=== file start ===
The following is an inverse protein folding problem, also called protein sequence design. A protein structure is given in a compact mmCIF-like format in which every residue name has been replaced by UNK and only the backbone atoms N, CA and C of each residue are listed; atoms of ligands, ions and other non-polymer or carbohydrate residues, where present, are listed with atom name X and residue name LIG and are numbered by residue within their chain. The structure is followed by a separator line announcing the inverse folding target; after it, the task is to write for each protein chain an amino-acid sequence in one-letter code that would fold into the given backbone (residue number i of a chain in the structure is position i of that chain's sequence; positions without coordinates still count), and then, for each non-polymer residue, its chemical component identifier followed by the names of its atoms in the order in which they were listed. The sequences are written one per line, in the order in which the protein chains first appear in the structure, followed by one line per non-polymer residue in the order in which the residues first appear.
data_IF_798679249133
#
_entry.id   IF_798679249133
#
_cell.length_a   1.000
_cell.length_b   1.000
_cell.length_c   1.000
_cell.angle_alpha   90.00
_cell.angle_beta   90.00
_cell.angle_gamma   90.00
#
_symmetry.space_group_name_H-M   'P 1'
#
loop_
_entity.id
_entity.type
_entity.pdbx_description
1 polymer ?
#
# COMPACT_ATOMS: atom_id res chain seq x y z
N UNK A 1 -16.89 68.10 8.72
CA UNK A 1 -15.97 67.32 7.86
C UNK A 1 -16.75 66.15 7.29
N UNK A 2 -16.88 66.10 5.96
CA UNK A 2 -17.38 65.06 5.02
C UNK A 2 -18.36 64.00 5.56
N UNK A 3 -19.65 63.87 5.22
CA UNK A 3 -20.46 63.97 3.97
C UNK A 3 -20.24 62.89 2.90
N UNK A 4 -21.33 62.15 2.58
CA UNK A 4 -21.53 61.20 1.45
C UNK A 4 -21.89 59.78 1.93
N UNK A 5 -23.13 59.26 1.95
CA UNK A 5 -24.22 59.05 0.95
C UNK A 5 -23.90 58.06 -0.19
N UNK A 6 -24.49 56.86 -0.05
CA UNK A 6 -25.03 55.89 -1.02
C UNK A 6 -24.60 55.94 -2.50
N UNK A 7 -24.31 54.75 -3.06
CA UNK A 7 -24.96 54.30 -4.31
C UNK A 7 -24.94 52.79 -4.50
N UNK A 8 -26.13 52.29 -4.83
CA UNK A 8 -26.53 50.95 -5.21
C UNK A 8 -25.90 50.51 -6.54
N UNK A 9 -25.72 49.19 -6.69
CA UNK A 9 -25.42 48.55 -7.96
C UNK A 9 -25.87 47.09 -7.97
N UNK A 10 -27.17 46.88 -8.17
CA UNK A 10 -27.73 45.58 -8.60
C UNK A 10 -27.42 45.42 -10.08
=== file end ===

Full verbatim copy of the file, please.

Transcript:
The following is an inverse protein folding problem, also called protein sequence design. A protein structure is given in a compact mmCIF-like format in which every residue name has been replaced by UNK and only the backbone atoms N, CA and C of each residue are listed; atoms of ligands, ions and other non-polymer or carbohydrate residues, where present, are listed with atom name X and residue name LIG and are numbered by residue within their chain. The structure is followed by a separator line announcing the inverse folding target; after it, the task is to write for each protein chain an amino-acid sequence in one-letter code that would fold into the given backbone (residue number i of a chain in the structure is position i of that chain's sequence; positions without coordinates still count), and then, for each non-polymer residue, its chemical component identifier followed by the names of its atoms in the order in which they were listed. The sequences are written one per line, in the order in which the protein chains first appear in the structure, followed by one line per non-polymer residue in the order in which the residues first appear.
data_IF_798679249133
#
_entry.id   IF_798679249133
#
_cell.length_a   1.000
_cell.length_b   1.000
_cell.length_c   1.000
_cell.angle_alpha   90.00
_cell.angle_beta   90.00
_cell.angle_gamma   90.00
#
_symmetry.space_group_name_H-M   'P 1'
#
loop_
_entity.id
_entity.type
_entity.pdbx_description
1 polymer ?
#
# COMPACT_ATOMS: atom_id res chain seq x y z
N UNK A 1 -16.89 68.10 8.72
CA UNK A 1 -15.97 67.32 7.86
C UNK A 1 -16.75 66.15 7.29
N UNK A 2 -16.88 66.10 5.96
CA UNK A 2 -17.38 65.06 5.02
C UNK A 2 -18.36 64.00 5.56
N UNK A 3 -19.65 63.87 5.22
CA UNK A 3 -20.46 63.97 3.97
C UNK A 3 -20.24 62.89 2.90
N UNK A 4 -21.33 62.15 2.58
CA UNK A 4 -21.53 61.20 1.45
C UNK A 4 -21.89 59.78 1.93
N UNK A 5 -23.13 59.26 1.95
CA UNK A 5 -24.22 59.05 0.95
C UNK A 5 -23.90 58.06 -0.19
N UNK A 6 -24.49 56.86 -0.05
CA UNK A 6 -25.03 55.89 -1.02
C UNK A 6 -24.60 55.94 -2.50
N UNK A 7 -24.31 54.75 -3.06
CA UNK A 7 -24.96 54.30 -4.31
C UNK A 7 -24.94 52.79 -4.50
N UNK A 8 -26.13 52.29 -4.83
CA UNK A 8 -26.53 50.95 -5.21
C UNK A 8 -25.90 50.51 -6.54
N UNK A 9 -25.72 49.19 -6.69
CA UNK A 9 -25.42 48.55 -7.96
C UNK A 9 -25.87 47.09 -7.97
N UNK A 10 -27.17 46.88 -8.17
CA UNK A 10 -27.73 45.58 -8.60
C UNK A 10 -27.42 45.42 -10.08